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September 25th, 2019

Make a plan, but don’t plan the results.


It might be helpful to point out something about plans that doesn’t ever get mentioned: Plans are about learning.


Plans are experiments, they are based on hypotheses about reality.  If I do this than A might happen.


Compare it to something like gravity and suddenly the wishy-washy nature of plans comes into focus.  Nobody plans on being sucked towards the earth tomorrow.  We count on it.  We expect it.  So much so that we never think about it.  Only when it’s somehow mitigated by something like swimming or floating around in the International Space Station do we give gravity some thought.  Neither Plans nor their results deserve any of the reliable expectation that we ascribe to gravity.  And yet we often do this, and become as disappointed and upset as if we were to walk into a new room and suddenly fall to the ceiling and get stuck there with 10 times the force of regular gravity. 


Just imagine how aggravating that would be.  Lying there, on the ceiling, stuck, sighing, thinking “not again..”


We have this experience – at least emotionally – all the time.  Something doesn’t go our way, we roll our eyes, frustrated: not again….



Why do we pin expectation to our plans in this way?


It might have something to do with the unsettling nature of the future.  For the time being it’s fairly unpredictable, and the unknown makes us nervous and scared.  For good reason: the unknown can be physically dangerous.  We seem hardwired to default towards fear of the unknown.  And perhaps this was some sort of evolutionary adaptation that kept us safe in the past when things were more dangerous.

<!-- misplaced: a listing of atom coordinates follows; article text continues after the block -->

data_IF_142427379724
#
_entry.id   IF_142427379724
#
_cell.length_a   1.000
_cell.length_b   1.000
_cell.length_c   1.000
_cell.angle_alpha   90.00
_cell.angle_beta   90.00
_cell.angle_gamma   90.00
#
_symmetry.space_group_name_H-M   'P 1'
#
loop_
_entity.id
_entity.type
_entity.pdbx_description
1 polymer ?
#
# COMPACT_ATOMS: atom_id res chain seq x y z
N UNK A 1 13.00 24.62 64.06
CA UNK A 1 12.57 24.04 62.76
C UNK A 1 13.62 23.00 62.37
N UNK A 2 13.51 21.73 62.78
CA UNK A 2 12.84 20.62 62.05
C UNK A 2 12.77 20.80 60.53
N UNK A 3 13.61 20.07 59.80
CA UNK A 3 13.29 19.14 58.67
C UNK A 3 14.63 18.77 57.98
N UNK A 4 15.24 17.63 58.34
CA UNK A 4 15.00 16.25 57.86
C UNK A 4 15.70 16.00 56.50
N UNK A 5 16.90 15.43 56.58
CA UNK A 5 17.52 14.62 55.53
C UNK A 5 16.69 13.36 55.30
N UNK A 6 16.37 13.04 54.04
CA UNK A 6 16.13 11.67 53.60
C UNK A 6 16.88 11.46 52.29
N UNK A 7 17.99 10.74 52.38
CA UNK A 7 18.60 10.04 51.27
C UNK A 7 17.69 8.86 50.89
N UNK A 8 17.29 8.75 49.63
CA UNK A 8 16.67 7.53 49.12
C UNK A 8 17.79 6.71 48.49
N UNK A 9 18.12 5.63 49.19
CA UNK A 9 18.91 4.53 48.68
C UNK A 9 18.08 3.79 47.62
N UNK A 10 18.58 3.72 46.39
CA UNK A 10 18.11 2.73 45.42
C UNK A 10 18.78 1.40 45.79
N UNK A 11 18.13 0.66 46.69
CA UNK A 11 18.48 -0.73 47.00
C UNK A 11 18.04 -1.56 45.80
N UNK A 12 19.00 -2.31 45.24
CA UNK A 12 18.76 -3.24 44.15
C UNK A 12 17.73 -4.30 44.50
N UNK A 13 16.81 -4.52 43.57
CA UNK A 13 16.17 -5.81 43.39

Regardless of the origin or cause, we’re gifted with an unproductive tendency to try and speak about the future in terms of certainty.


When we take this course of action, I expect this will be the outcome.


This is indicative of a terrible perspective because it sets itself up for disappointment, which is an entirely new problem that we’ll have to deal with.


Another reason that people use this language though, is because it sounds impressive.  It’s a social hack that some people use for short term gain, and it works because most people are petrified of the unknown, so someone who declares they can create the opposite, by making the future known, will gain a lot of short-term clout. 


Someone who can speak about the future in certain terms and be correct is going to be a very rare and a very valuable human being.  


But the reason this sort of person is going to be rare is because the way to develop an exceptionally robust model of the world – one that is strong enough to make accurate predictions – is going to come about that model through a strategy that requires the exact opposite:  fast, iterative experimentation with little to no emotional attachment to what the results might be. 


Such a person can carry out more experiments for at least one simple reason: with no emotional attachment to some sort of desired results, they get to skip the whole disappointment and frustration thing.  They fast-track straight to the next experiment, and while other people are busy being down in the dumps beating themselves up for failure, this person is busy learning more and gaining an upper hand on how the world works.



This episode relies on episode 514: Falsify


Part II of this episode, A Game of Tennis, is now available tomorrow.

Check out the Tinkered Thinking   Reading List

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Podcast Ep. 528: Results Part I: Expectation

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